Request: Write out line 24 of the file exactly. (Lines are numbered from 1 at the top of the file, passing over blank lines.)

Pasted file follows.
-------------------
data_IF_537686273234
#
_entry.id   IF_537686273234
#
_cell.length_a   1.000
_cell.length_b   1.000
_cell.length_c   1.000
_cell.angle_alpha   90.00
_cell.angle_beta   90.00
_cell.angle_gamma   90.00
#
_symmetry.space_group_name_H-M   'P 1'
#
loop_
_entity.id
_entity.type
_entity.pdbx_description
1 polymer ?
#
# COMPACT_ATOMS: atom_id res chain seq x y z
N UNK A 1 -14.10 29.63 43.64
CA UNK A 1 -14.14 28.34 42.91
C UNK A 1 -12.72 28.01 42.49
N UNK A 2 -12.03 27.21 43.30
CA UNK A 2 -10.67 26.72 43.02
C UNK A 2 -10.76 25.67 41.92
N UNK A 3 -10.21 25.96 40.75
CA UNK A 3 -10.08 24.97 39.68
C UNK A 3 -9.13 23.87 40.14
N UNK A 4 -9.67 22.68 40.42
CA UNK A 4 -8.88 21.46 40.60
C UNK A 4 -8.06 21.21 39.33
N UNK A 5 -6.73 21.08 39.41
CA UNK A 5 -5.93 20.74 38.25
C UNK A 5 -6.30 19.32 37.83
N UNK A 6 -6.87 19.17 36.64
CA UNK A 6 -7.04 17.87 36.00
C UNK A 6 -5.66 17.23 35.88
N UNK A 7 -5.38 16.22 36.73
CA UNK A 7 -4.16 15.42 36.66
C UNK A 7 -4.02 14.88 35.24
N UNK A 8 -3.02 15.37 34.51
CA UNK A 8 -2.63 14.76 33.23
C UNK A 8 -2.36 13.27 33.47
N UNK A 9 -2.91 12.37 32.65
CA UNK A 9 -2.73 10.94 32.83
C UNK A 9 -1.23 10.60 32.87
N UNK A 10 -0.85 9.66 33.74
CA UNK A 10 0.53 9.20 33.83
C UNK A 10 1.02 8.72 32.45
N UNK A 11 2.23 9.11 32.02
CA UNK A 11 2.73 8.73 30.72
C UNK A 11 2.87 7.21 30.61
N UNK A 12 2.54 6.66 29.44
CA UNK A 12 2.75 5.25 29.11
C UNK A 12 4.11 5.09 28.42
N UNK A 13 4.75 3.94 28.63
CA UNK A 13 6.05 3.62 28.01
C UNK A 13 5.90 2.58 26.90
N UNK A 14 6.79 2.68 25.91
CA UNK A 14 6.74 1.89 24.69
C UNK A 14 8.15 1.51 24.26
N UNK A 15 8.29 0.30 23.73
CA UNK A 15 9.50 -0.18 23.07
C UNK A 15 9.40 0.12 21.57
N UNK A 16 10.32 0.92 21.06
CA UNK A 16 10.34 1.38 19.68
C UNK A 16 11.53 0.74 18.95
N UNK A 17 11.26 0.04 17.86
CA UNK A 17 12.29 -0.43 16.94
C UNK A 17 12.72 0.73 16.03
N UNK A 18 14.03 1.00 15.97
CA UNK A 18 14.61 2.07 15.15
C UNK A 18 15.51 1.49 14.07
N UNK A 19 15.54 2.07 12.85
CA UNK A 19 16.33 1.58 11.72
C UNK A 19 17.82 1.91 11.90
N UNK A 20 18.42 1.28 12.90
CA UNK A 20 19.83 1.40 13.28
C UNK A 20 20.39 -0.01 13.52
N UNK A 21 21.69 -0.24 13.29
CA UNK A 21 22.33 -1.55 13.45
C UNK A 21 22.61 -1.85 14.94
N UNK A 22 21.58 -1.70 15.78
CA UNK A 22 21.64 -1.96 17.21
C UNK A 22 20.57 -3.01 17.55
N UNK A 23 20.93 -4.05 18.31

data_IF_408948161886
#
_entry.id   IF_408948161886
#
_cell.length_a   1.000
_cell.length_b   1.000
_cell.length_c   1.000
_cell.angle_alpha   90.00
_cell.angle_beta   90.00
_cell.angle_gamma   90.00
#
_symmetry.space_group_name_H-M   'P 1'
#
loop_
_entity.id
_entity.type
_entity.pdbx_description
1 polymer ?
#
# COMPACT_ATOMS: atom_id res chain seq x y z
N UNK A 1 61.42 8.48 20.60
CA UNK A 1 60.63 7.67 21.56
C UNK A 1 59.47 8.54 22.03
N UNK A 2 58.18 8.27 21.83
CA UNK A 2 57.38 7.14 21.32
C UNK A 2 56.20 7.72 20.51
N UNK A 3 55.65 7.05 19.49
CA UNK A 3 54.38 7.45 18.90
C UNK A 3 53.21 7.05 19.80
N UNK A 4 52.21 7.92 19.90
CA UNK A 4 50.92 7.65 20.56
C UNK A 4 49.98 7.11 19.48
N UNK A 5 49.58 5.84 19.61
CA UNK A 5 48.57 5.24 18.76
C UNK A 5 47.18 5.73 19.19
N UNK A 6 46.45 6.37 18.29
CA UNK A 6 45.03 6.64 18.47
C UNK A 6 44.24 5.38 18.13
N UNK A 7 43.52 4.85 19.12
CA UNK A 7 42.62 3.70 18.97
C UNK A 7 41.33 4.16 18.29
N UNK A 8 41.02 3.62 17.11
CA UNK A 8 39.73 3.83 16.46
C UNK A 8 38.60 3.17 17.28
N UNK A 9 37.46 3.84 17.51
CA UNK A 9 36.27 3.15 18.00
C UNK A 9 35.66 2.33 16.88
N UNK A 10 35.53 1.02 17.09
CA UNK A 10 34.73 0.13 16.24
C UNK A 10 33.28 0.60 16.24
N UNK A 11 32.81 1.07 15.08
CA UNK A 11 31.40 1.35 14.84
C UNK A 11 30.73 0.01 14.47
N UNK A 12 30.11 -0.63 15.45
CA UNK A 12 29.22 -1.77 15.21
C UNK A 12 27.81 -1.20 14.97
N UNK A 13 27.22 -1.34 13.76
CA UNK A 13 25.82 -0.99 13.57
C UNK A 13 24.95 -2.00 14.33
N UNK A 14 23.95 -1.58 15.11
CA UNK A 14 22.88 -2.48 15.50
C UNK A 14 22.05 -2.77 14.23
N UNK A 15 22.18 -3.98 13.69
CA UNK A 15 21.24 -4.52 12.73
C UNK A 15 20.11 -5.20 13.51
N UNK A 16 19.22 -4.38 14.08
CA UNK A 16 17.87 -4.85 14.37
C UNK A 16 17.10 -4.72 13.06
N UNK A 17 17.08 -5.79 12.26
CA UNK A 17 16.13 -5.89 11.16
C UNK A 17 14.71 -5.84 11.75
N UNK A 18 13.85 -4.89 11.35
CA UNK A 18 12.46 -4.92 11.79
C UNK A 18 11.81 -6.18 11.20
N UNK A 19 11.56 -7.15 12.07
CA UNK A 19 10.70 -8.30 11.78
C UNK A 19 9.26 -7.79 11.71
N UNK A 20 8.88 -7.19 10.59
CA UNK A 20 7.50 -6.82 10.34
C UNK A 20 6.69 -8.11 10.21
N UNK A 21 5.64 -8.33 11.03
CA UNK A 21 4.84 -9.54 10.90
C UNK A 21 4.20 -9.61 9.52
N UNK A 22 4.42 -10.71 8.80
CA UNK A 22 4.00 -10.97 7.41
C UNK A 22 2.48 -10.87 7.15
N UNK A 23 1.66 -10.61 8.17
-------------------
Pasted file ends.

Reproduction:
N UNK A 2 -12.03 27.21 43.30